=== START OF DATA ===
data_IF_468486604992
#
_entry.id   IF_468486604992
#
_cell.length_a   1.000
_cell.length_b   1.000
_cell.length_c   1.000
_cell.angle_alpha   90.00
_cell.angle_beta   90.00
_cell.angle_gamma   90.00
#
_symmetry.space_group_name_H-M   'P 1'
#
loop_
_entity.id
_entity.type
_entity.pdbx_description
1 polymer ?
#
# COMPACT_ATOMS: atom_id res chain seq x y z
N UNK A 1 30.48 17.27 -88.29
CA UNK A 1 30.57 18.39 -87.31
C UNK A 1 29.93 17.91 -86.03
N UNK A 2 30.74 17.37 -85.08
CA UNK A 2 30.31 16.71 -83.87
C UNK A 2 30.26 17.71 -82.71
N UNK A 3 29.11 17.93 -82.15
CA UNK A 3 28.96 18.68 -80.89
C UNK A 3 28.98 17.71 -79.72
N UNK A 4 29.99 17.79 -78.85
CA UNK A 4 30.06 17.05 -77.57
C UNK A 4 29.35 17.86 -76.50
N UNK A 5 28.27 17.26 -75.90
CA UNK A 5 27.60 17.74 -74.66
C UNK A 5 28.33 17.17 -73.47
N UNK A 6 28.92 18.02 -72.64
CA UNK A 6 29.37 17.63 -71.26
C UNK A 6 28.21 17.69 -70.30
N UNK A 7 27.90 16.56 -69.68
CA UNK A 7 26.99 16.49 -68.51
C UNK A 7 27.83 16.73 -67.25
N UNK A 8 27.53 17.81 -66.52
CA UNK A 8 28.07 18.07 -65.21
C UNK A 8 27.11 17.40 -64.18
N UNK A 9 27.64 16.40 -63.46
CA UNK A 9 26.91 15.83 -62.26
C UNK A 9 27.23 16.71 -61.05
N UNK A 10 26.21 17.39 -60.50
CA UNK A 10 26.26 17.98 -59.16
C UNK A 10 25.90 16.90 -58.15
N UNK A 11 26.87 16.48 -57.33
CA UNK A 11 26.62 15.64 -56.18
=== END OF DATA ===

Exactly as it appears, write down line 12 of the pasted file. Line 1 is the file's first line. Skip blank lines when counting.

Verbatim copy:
_symmetry.space_group_name_H-M   'P 1'